Premiere & Press
12th June 2017
Take a look back at the world premiere and reception for You Only Live Twice as it celebrates 50 years
By MI6 Staff
Ahead of the film's opening, the publicity campaign for 'You Only Live Twice' was facing opposition with the unofficial spoof version of Casino Royale also opening the same year. United Artists ensured Bond was on top with a stunning billboard that spanned an entire block in New York City above the Astor and Victoria theatres in December 1966.
Shortly before its release, two television specials were broadcast to hype Sean Connery's fifth outing as 007. BBC 1 in the UK aired a special edition of "Whicker's World" with a behind-the-scenes look at the film, and NBC in the USA broadcast "Welcome To Japan, Mr Bond", a special featuring skits by M, Q and Moneypenny. Both can now be found on the Ultimate Edition DVD.
On the night of June 12th 1967, the World premiere of 'You Only Live Twice' took place at the Odeon Cinema in London's Leicester Square, sponsored by the Variety Club of Great Britain in aid of the YMCA and Imperial Cancer Research Fund.
As with previous Bond premieres and blockbusters of the time, the crowds began to gather outside the Odeon early in preparation for the big event hoping to get a glimpse of the stars that would be attending. What made the premiere of the film all that more special was the appearance of Her Majesty Queen Elizabeth II and her husband Prince Phillip. The event would be their first James Bond premiere and paved the way to future attendances.
Amongst the many cast and crew members, Sean Connery and wife Diana Cilento were the star attraction, especially as it was Connery's first British 007 premiere since 'From Russia With Love'. Connery looked very un-Bond-like as he sported a bushy moustache and did not don his usual toupee.
Along with the usual press entourage were household names such as Jerry Lewis, Phil Silvers and Dick Van Dyke, as well as members of the production crew such as screenwriter Roald Dahl and producers Albert Broccoli and Harry Saltzman. Guy Hamilton, who had previously directed 'Goldfinger', was also in attendance.
You Only Live Twice broke the opening day record at the Odeon Leicester Square in London, and instantly became the number one film in the USA when it opened the following day. It took a total of over $600,000 in Balitmore, Boston, Chicago, Los Angeles, New York and Philadelphia over its first weekend, and scooped almost $7m across 161 venues nationwide in its first three weeks.
Although slightly down on the box-office phenomenon of Thunderball, You Only Live Twice was still a highly successful film taking $43.1m in the USA, and a global box office haul of over $111m. With a production cost of less than $10m, the profit margins were staggering compared to other films of its time. The competition for 'Twice' comprised of renowned classics such as "Cool Hand Luke", "The Graduate" and "The Dirty Dozen" - the latter being the only film that out-grossed 'Twice' during 1967.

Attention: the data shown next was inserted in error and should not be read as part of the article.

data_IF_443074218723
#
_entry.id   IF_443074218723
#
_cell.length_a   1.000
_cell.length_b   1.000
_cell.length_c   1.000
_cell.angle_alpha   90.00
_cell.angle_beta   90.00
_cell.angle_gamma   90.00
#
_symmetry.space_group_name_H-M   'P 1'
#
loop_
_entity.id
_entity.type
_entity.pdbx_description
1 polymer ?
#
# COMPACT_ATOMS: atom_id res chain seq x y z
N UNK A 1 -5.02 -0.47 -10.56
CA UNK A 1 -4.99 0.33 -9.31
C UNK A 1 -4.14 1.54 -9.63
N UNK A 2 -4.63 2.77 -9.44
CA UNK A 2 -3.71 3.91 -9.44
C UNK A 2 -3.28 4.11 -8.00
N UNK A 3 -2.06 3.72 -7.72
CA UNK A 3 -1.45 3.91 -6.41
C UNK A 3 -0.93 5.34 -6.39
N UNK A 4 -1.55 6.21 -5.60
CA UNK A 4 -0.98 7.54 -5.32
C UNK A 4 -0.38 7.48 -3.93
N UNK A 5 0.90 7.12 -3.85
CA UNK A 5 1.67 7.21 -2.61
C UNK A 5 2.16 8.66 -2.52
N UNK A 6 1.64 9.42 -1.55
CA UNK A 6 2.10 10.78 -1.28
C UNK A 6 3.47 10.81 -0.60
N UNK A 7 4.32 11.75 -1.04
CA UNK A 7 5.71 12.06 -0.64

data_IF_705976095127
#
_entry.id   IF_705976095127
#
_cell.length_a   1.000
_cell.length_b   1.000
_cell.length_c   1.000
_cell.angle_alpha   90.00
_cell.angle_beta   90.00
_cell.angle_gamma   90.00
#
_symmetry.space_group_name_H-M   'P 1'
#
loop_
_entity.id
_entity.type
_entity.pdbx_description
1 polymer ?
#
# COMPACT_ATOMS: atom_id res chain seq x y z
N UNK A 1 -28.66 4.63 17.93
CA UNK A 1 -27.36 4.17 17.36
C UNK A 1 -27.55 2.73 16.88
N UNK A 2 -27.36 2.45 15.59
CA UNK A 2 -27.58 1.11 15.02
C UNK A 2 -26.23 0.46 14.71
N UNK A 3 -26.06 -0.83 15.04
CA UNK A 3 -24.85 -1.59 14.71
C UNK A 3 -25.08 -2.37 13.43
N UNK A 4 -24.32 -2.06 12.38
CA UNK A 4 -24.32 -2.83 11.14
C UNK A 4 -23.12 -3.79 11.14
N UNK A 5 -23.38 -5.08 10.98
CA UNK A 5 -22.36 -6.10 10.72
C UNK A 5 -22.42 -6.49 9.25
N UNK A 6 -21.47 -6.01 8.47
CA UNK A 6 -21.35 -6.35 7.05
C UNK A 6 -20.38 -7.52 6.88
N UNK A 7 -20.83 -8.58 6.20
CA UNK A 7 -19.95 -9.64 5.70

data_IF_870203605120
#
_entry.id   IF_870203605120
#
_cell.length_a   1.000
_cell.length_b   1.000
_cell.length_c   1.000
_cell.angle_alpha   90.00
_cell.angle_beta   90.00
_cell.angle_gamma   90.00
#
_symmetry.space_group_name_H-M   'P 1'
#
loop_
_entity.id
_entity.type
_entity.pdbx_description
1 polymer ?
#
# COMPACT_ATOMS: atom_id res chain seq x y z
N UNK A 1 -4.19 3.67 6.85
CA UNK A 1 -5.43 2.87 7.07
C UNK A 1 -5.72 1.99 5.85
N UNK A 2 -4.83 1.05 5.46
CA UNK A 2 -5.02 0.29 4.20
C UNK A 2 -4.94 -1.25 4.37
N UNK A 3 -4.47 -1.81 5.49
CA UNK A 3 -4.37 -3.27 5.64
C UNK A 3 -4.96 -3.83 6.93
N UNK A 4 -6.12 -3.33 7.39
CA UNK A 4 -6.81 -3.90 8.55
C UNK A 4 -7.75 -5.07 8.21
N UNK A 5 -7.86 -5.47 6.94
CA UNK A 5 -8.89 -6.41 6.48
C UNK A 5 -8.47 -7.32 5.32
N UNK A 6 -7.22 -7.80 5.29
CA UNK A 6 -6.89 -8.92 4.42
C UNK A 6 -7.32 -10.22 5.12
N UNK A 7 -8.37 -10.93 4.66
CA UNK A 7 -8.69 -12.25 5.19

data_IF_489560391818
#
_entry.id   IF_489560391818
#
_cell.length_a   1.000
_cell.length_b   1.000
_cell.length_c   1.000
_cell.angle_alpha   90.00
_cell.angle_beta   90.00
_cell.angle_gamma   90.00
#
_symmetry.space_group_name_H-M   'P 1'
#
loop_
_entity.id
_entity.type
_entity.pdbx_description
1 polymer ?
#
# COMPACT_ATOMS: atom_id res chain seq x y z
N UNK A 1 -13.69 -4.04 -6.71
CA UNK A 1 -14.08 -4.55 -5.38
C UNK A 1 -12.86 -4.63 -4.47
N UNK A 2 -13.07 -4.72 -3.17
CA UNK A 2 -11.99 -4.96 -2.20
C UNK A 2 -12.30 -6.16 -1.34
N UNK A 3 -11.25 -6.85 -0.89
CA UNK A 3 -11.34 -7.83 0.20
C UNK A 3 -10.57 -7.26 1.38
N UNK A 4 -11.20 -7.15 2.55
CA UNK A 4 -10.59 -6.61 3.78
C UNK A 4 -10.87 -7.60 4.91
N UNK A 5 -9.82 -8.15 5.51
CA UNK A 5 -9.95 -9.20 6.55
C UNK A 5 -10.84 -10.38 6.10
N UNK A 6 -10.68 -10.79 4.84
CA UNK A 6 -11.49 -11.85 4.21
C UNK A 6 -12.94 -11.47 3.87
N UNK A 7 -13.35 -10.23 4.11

What The Critics Said...
Sean Connery plays 007 with his usual finesse. Rest of cast in the $9.5 million film is strictly secondary, although Akiko Wakabayashi and Tetsuro Tamba register well as Bond's Japanese cohorts. Donald Pleasence makes a suitably menacing German heavy who appears in film's final scenes.
A great deal of money was spent on the fifth Bond epic in an attempt to duplicate this mystique, but in You Only Live Twice the formula fails to work its magic.
-- Chicago Sunday Times
Really no better and no worse than its predecessors, the fifth James Bond is rather less enjoyable mainly because the formula has become so completely mechanical (and Bond himself so predictably indestructible) without any compensation in other directions.
The outer-space sequences would be more appropriate in a grade school educational short entitled Our Amazing Universe, and the volcanic climax is a series of clumsy process shots that no one took the trouble to fix. Even Connery seems uncomfortable and fatigued, as if he meant it when he said that this would be his last Bond film. It may just be an off year for 007
Although there's a lot more science-fiction than there is first-vintage James Bond in You Only Live Twice, the fifth in a series of veritable Bond films with Sean Connery, there's enough of the bright and bland bravado of the popular British super-sleuth mixed into this melee of rocket-launching to make it a bag of good Bond fun.
-- New York Times